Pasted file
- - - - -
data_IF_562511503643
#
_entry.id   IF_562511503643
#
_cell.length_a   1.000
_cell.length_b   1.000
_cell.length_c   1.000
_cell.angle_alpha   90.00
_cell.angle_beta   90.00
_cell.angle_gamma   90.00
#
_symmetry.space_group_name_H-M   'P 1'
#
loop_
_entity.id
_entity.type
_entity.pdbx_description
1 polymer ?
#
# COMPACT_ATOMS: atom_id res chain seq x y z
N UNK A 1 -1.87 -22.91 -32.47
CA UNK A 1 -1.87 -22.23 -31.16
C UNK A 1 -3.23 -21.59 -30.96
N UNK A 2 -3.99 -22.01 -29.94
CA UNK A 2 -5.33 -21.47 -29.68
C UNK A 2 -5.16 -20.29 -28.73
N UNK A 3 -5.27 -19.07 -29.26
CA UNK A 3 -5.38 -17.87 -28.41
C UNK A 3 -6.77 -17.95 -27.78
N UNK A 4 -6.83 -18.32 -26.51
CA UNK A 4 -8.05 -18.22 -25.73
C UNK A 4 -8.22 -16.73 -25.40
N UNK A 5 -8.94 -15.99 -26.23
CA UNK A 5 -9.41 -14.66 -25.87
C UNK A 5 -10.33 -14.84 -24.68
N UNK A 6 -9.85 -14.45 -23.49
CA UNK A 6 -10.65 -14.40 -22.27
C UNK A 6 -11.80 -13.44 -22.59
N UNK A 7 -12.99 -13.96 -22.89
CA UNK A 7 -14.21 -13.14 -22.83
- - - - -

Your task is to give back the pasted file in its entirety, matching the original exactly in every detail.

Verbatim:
data_IF_562511503643
#
_entry.id   IF_562511503643
#
_cell.length_a   1.000
_cell.length_b   1.000
_cell.length_c   1.000
_cell.angle_alpha   90.00
_cell.angle_beta   90.00
_cell.angle_gamma   90.00
#
_symmetry.space_group_name_H-M   'P 1'
#
loop_
_entity.id
_entity.type
_entity.pdbx_description
1 polymer ?
#
# COMPACT_ATOMS: atom_id res chain seq x y z
N UNK A 1 -1.87 -22.91 -32.47
CA UNK A 1 -1.87 -22.23 -31.16
C UNK A 1 -3.23 -21.59 -30.96
N UNK A 2 -3.99 -22.01 -29.94
CA UNK A 2 -5.33 -21.47 -29.68
C UNK A 2 -5.16 -20.29 -28.73
N UNK A 3 -5.27 -19.07 -29.26
CA UNK A 3 -5.38 -17.87 -28.41
C UNK A 3 -6.77 -17.95 -27.78
N UNK A 4 -6.83 -18.32 -26.51
CA UNK A 4 -8.05 -18.22 -25.73
C UNK A 4 -8.22 -16.73 -25.40
N UNK A 5 -8.94 -15.99 -26.23
CA UNK A 5 -9.41 -14.66 -25.87
C UNK A 5 -10.33 -14.84 -24.68
N UNK A 6 -9.85 -14.45 -23.49
CA UNK A 6 -10.65 -14.40 -22.27
C UNK A 6 -11.80 -13.44 -22.59
N UNK A 7 -12.99 -13.96 -22.89
CA UNK A 7 -14.21 -13.14 -22.83